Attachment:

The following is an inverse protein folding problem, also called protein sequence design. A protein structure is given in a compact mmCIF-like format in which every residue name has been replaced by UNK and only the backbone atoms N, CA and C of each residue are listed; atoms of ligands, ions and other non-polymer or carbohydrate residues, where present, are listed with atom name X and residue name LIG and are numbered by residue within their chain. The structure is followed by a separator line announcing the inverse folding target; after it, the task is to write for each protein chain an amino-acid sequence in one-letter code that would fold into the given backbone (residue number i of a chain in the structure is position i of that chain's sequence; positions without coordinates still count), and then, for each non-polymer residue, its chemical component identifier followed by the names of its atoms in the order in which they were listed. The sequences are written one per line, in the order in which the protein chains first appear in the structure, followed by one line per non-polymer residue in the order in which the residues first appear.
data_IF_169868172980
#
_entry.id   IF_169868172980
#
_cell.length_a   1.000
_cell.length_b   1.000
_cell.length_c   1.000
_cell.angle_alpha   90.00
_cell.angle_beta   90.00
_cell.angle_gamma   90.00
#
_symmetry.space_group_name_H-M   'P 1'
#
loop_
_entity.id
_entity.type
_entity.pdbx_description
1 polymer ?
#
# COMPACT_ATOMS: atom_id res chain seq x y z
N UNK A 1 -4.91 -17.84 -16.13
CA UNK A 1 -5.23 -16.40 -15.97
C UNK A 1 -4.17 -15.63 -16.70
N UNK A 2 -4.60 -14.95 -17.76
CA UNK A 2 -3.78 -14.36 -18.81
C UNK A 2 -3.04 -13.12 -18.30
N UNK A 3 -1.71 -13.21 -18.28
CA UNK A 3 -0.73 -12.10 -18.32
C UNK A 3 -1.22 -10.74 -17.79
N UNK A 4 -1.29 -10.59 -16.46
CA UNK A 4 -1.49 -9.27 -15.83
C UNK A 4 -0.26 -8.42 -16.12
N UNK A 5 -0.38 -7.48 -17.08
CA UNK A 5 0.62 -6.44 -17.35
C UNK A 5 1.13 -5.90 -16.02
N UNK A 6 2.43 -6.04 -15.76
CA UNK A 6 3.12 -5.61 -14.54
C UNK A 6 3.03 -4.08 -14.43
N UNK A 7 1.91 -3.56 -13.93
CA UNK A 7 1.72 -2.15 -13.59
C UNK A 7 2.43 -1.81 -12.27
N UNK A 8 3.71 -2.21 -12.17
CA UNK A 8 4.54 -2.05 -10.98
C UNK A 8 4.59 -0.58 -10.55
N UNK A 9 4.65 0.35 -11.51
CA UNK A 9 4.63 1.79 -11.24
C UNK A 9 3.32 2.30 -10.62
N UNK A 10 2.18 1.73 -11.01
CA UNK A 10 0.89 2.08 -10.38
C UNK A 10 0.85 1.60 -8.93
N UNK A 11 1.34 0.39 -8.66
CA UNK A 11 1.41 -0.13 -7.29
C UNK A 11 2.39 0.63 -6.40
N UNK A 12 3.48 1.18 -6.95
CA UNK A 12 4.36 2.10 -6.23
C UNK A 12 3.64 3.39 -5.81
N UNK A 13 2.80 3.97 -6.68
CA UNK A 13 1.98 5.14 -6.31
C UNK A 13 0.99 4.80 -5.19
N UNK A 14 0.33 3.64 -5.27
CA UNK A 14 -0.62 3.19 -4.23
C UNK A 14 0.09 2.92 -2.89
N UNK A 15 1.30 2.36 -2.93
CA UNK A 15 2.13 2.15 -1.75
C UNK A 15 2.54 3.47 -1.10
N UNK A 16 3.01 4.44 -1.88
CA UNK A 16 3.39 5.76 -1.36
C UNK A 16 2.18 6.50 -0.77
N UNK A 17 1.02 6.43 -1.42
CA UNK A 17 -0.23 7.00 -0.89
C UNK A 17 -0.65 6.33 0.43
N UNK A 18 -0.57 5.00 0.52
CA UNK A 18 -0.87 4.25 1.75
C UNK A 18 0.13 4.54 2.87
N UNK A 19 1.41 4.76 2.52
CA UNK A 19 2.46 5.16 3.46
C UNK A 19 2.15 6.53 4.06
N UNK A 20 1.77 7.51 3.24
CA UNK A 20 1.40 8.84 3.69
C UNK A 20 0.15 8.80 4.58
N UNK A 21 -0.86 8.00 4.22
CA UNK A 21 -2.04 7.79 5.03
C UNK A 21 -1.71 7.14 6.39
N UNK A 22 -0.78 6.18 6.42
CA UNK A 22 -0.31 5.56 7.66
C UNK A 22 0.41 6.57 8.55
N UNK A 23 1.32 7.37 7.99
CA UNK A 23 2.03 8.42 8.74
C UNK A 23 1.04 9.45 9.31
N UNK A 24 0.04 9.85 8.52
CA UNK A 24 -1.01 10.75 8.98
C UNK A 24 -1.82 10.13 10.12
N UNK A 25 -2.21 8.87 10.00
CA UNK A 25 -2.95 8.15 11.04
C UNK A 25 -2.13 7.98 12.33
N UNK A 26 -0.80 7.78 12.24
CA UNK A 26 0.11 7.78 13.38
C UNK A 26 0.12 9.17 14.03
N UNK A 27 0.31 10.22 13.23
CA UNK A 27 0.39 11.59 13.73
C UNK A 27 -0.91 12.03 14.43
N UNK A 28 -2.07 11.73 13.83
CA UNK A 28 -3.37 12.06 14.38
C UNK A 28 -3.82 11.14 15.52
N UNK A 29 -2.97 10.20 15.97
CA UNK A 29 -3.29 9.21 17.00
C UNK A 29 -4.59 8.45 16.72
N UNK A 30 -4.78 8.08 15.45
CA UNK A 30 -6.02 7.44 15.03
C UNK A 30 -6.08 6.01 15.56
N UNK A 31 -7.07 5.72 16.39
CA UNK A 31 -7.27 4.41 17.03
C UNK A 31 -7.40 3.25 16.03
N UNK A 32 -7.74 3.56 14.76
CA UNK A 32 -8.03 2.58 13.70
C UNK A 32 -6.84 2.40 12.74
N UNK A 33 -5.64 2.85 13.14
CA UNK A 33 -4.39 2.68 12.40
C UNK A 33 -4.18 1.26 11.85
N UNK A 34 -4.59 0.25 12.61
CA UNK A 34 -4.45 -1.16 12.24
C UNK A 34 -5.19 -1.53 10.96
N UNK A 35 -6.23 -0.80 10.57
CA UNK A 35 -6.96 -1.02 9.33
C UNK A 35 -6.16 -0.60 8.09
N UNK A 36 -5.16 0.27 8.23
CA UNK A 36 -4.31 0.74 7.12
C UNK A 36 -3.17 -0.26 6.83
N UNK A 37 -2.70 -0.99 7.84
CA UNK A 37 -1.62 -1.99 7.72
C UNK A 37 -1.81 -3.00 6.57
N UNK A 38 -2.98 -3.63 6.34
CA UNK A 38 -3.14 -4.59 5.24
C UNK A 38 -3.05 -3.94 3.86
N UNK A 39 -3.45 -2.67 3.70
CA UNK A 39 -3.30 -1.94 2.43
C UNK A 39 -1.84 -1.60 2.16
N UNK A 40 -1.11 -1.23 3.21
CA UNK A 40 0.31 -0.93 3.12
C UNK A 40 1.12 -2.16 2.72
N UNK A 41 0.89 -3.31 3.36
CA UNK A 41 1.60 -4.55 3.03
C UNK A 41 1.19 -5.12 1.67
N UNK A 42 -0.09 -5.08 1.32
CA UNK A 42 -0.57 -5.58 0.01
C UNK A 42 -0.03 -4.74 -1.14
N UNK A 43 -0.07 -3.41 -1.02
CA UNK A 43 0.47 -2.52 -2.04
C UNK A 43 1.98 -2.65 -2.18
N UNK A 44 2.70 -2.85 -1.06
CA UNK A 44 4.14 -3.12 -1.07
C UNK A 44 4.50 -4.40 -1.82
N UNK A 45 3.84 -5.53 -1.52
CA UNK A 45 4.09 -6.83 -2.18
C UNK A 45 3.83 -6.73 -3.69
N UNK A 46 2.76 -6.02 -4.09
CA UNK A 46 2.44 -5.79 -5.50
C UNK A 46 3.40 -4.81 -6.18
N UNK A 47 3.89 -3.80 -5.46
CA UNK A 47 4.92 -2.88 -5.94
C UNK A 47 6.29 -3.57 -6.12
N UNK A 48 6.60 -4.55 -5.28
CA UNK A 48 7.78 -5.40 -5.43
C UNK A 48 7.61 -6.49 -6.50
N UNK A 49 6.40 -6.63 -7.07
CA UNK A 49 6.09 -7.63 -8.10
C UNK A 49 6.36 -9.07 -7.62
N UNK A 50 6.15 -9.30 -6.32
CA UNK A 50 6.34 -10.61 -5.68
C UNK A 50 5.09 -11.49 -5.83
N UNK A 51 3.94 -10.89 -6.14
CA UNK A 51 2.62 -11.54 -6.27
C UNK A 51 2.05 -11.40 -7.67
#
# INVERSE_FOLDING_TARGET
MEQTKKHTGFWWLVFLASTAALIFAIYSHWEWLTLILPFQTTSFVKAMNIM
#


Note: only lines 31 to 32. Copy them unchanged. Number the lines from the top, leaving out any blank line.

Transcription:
N UNK A 4 -1.29 -10.59 -16.46
CA UNK A 4 -1.49 -9.27 -15.83